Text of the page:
Written Torah vs Oral Torah

Question

What is the difference between the oral Torah and the written Torah
Why are there two
Which one are we required to follow

10 months

Answers

  1. In general it is very important to understand that the Torah and Jewish Law is far more than what is found in the Written Bible. The Written Bible is the “skeleton” but there is another enormous body called the Oral Torah that is the “flesh” and from which the vast majority of Jewish Law is formulated. It is not possible to understand Jewish Law and the obligations of each person by only reading the written part of the Torah.

    1. The Talmud is a little difficult to define as it is both the Oral Law and a compendium of the many teachings of the Rabbis who lived during the Talmudic period. The principles and major ideas of the Oral Law were transmitted by God to Moses on Mt. Sinai together with the Written Law and were handed down verbally, with private notes, and through practice until most of it was written down by Judah the Prince in about 170 CE. There are no contradictions in either the Written or the Oral Law. However there are arguments and differences of opinion in the understanding, application and interpretation of the Oral Law. And clearly, since the system was given by God to humans, He knew that there would be arguments as is stated in Deuteronomy.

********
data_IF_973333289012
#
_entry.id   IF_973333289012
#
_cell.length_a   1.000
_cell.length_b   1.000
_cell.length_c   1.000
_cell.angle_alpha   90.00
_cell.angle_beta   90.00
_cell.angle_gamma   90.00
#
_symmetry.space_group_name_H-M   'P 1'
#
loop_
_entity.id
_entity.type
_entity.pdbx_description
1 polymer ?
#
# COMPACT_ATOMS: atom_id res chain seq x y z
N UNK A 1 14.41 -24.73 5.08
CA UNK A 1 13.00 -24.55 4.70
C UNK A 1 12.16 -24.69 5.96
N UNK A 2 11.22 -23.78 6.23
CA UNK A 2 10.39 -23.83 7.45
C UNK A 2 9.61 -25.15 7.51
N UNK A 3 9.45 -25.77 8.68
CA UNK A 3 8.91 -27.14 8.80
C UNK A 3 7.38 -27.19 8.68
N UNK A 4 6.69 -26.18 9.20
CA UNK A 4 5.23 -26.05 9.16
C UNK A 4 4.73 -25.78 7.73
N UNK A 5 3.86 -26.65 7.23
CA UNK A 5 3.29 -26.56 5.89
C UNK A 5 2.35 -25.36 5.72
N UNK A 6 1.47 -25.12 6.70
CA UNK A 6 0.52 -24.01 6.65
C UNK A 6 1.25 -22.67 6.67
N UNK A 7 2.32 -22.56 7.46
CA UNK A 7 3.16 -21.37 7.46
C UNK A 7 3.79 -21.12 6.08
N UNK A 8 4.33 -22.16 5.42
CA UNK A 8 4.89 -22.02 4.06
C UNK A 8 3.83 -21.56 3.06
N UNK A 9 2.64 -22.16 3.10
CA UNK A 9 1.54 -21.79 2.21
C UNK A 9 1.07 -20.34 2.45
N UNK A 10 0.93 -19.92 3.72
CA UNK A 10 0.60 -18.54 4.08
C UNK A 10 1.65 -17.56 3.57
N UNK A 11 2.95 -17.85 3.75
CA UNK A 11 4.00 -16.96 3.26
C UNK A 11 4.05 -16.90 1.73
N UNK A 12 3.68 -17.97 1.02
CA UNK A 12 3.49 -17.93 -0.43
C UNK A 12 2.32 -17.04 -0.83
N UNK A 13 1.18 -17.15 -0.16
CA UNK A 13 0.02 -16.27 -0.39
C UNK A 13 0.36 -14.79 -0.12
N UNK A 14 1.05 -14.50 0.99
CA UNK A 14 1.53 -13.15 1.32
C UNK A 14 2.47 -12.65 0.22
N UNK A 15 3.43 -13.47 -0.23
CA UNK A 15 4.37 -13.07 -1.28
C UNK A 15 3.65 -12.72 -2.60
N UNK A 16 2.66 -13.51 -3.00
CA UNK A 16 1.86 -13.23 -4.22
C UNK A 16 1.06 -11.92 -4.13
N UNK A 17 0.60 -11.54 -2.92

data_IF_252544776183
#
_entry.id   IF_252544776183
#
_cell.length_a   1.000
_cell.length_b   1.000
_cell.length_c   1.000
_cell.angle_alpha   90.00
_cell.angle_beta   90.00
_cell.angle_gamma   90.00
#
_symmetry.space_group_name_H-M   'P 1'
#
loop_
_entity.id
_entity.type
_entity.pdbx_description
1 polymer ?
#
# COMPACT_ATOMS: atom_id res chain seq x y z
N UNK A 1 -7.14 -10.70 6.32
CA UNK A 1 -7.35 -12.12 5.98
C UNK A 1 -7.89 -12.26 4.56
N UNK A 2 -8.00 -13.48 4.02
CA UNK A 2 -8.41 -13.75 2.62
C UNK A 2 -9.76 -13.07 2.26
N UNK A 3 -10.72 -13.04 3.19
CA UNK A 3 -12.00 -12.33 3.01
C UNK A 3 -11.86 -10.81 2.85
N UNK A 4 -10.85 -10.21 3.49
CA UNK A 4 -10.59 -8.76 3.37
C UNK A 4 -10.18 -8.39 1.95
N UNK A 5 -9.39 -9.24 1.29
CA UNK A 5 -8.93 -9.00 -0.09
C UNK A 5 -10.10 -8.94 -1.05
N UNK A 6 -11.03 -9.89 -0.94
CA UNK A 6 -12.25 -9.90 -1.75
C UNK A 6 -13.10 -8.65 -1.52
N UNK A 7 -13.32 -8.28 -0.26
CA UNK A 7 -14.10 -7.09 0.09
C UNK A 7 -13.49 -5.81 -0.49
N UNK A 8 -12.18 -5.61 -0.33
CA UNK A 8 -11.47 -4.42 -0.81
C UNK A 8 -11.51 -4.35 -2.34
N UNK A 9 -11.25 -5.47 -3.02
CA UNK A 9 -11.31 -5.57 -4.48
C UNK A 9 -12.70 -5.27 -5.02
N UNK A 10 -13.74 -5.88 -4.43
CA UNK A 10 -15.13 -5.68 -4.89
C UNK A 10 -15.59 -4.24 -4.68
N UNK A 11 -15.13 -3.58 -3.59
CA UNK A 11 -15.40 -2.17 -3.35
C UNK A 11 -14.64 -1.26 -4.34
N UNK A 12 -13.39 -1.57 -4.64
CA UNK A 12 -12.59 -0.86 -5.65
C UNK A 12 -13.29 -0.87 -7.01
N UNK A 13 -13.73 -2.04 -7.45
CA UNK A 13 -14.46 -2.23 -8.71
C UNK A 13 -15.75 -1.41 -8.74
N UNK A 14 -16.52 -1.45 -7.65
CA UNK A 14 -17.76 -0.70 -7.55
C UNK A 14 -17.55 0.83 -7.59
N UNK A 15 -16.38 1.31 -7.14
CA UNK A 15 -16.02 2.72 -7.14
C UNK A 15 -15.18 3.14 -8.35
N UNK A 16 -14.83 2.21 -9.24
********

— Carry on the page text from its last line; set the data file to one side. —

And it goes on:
For a better understanding of the Talmud and its place within Jewish Law I would recommend the following books:

    ArtScroll Schottenstein Edition has an excellent introductory volume.

    The Oral Law by Harry C. Schimmel is a fantastic book.

    There is also an English translation of R. Zvi Hirsch Chiyus (Chajes) “Student’s Guide Through the Talmud”

    Best wishes from the AskTheRabbi.org Team

  2. In general it is very important to understand that the Torah and Jewish Law is far more than what is found in the Written Bible. The Written Bible is the “skeleton” but there is another enormous body called the Oral Torah that is the “flesh” and from which the vast majority of Jewish Law is formulated. It is not possible to understand Jewish Law and the obligations of each person by only reading the written part of the Torah.

    1. The Talmud is a little difficult to define as it is both the Oral Law and a compendium of the many teachings of the Rabbis who lived during the Talmudic period. The principles and major ideas of the Oral Law were transmitted by God to Moses on Mt. Sinai together with the Written Law and were handed down verbally, with private notes, and through practice until most of it was written down by Judah the Prince in about 170 CE. There are no contradictions in either the Written or the Oral Law. However there are arguments and differences of opinion in the understanding, application and interpretation of the Oral Law. And clearly, since the system was given by God to humans, He knew that there would be arguments as is stated in Deuteronomy.

    For a better understanding of the Talmud and its place within Jewish Law I would recommend the following books:

    ArtScroll Schottenstein Edition has an excellent introductory volume.

    The Oral Law by Harry C. Schimmel is a fantastic book.

    There is also an English translation of R. Zvi Hirsch Chiyus (Chajes) “Student’s Guide Through the Talmud”

    Best wishes from the AskTheRabbi.org Team